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Goldman, Lehman duel over chip stocks

The seesaw on semiconductor stocks takes another swing, as market analysts disagree on whether things could finally be looking better for the beleaguered sector.

The seesaw on chip stocks took another swing up Monday, with a Goldman Sachs analyst saying that things could finally be looking better for the beleaguered sector.

Goldman analyst Terry Ragsdale added Intel, Analog Devices and Maxim Integrated Products to its "recommended list," and upgraded Linear Technology to "market outperform" from "market perform." And his fellow analyst Nathaniel Cohn upgraded Broadcom, Conexant, Microtune and Qualcomm to the "recommended list."

Ragsdale was fairly forthright in his research note, telling investors to "buy chip stocks now."

"The call on semiconductor stocks is as tough as it has ever been. We believe the recovery writing is on the wall: Fundamentals already look modestly better in a few areas and we anticipate more positive signs between now and year end," he wrote in a research note.

All the upgraded stocks were higher in morning trading, with Microtune rising $1.75 to $20.10, and Conexant up 71 cents to $10.20. According to the CNET tech indexes, semiconductor and chip equipment stocks were modestly higher in early trading.

Ragsdale said he wasn't so much moved by an abundance of good news, but rather, a lack of bad news.

"For the past couple of quarters nearly every data point has been negative. In July, there were a bunch of at least non-negative, and maybe positive points," he said.

For instance, he pointed to Texas Instruments' recent comments that cancellations were lessening and that its analog business could see growth in the fourth quarter.

And the chip companies are selling fewer products to their customers than the customers are using, as companies work through excess inventory. The inventory correction will "probably come to an end before demand takes off. So even if demand isn't wonderful, chip guys will look good," he said.

By the time the fourth quarter, which is seasonally one of the strongest, rolls around, the chip sector will have had three to five quarters? worth of an inventory correction, he said. "I don't think I'm smart enough or have solid enough data to pinpoint when it will end, but three to five quarters is long in the tooth for an inventory correction."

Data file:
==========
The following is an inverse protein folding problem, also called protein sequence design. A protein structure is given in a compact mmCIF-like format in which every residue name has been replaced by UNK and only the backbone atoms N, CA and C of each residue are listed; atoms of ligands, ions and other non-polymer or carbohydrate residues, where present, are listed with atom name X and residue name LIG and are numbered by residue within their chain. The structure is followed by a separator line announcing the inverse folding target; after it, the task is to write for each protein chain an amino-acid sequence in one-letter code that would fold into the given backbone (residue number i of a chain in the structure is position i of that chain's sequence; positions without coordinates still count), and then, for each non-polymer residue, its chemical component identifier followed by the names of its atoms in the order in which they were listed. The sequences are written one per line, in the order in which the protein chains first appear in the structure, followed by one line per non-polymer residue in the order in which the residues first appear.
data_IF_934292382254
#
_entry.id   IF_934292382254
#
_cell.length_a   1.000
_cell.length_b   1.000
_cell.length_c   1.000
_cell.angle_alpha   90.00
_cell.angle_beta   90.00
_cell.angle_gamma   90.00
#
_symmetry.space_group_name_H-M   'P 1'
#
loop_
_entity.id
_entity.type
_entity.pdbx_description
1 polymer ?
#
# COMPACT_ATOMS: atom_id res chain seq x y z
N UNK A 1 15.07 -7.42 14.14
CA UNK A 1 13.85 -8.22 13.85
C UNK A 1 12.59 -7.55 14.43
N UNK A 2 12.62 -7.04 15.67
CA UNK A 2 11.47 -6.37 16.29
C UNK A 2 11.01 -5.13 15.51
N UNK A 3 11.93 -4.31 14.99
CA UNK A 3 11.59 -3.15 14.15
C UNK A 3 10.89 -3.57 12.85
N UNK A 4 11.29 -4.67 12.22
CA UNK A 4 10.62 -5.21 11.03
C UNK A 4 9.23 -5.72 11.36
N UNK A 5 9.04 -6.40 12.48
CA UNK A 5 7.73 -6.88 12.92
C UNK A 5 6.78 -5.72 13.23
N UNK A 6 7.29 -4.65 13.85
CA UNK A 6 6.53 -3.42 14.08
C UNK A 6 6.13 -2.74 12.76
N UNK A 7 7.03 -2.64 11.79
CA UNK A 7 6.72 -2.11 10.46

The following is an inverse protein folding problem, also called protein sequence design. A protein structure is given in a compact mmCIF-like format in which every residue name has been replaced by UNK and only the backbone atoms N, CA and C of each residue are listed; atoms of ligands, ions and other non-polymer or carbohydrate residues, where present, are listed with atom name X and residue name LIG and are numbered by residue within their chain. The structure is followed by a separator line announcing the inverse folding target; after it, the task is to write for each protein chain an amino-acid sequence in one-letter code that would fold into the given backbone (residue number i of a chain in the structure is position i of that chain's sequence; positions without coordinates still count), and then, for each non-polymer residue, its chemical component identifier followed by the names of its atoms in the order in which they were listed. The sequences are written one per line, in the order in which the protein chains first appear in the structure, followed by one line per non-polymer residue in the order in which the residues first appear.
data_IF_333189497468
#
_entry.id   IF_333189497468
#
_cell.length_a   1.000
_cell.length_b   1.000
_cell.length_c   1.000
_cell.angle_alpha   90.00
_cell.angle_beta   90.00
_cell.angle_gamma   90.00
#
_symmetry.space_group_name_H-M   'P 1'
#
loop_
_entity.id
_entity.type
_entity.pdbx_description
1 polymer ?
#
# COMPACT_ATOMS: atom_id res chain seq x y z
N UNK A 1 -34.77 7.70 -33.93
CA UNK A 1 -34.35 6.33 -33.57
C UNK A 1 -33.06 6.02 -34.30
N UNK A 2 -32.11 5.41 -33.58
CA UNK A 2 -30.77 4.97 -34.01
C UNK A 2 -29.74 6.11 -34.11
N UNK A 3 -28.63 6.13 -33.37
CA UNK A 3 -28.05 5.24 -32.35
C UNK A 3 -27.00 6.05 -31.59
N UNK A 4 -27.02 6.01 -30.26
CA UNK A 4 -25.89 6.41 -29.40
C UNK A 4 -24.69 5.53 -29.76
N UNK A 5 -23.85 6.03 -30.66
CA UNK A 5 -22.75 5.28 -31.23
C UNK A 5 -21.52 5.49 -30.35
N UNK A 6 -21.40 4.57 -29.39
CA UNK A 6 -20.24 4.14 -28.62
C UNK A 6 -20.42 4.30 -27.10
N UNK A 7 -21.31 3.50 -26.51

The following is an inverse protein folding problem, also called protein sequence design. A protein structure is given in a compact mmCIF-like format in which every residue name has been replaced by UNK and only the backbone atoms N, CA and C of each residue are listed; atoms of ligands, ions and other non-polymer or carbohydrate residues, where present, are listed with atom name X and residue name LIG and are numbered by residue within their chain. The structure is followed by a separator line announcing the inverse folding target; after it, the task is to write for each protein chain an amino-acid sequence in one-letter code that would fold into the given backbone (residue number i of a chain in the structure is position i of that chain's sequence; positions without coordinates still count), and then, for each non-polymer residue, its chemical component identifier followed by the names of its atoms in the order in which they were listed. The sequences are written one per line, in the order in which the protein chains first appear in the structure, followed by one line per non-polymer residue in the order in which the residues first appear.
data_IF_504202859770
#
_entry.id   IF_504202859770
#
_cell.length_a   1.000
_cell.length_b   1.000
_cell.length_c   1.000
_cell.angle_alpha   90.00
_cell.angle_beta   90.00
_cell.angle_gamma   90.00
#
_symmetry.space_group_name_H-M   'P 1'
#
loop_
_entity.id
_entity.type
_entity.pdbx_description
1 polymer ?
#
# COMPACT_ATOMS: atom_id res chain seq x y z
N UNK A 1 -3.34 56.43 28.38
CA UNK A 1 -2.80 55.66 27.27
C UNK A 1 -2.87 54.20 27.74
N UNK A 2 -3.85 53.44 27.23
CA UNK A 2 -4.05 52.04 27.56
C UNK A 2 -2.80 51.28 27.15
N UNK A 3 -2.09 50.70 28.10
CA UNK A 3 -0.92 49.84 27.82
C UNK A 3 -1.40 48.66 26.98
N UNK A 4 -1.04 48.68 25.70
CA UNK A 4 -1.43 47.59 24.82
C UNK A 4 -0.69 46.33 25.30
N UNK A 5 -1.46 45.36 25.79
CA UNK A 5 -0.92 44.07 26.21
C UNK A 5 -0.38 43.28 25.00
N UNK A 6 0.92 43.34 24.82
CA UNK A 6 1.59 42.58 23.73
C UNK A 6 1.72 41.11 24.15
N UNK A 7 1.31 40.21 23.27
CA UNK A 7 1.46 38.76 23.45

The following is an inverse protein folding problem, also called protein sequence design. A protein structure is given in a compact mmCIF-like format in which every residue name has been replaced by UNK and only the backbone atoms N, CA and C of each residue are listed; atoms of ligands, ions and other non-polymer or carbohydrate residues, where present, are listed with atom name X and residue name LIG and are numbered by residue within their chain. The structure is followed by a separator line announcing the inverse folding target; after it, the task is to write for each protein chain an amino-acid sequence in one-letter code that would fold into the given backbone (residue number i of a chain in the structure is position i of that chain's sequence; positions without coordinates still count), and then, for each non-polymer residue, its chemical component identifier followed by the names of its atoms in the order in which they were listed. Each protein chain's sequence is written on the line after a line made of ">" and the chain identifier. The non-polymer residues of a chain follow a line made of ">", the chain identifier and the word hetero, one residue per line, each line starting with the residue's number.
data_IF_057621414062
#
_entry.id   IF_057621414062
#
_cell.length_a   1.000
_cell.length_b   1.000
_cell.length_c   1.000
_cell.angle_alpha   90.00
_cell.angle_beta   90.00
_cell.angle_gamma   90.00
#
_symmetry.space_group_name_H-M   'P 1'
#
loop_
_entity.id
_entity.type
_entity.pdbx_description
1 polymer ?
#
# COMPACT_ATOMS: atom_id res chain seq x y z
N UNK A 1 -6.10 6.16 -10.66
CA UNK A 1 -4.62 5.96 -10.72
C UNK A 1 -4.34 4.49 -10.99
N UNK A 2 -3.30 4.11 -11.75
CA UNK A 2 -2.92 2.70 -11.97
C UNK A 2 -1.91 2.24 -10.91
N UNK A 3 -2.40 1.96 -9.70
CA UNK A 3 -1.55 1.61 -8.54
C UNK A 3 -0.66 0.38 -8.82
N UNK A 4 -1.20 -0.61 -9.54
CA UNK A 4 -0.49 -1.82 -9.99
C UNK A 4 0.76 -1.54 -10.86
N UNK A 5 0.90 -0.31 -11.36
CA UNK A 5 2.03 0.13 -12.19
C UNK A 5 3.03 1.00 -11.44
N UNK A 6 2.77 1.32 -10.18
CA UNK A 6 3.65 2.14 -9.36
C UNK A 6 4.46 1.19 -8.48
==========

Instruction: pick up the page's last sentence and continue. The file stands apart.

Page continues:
Of course, as always on Wall Street, not everyone agrees. Lehman Brothers analyst Seth Dickson said in a research note Monday that the upbeat comments from companies like Texas Instruments are not "new news."

"Street estimates for the second half of the year are too high," he wrote in a research note. "Although the third quarter may turn out to be the bottom quarter in terms of revenue, we might see somewhat of a disappointing recovery in the fourth quarter as companies deal with pricing pressure (even in high-performance analog), weaker than expected IT and consumer spending, and worsening economic conditions in the overseas markets."

Investors can be forgiven if they think they've heard this tune before. Wall Street has been playing dueling analysts with regard to the chip sector for weeks now, with Merrill Lynch and Salomon Smith Barney coming down on the "can't get any worse" side, and Credit Suisse First Boston weighing in on the "sure it can" side.

Ragsdale acknowledged that the back-and-forth "keeps it entertaining." He put the debate down to a question of which is more important to an investor, spotting the bottom or weighting a stock's worth.

"What I'm saying about positive data points is not unique. A lot of people have recognized positive data points. But valuations are nowhere near what they ought to be in the cycle based on norms," he said. "It's a fight between do you want to buy what looks like modest fundamental turn, or say, ?That's just not (worth it) given valuations??"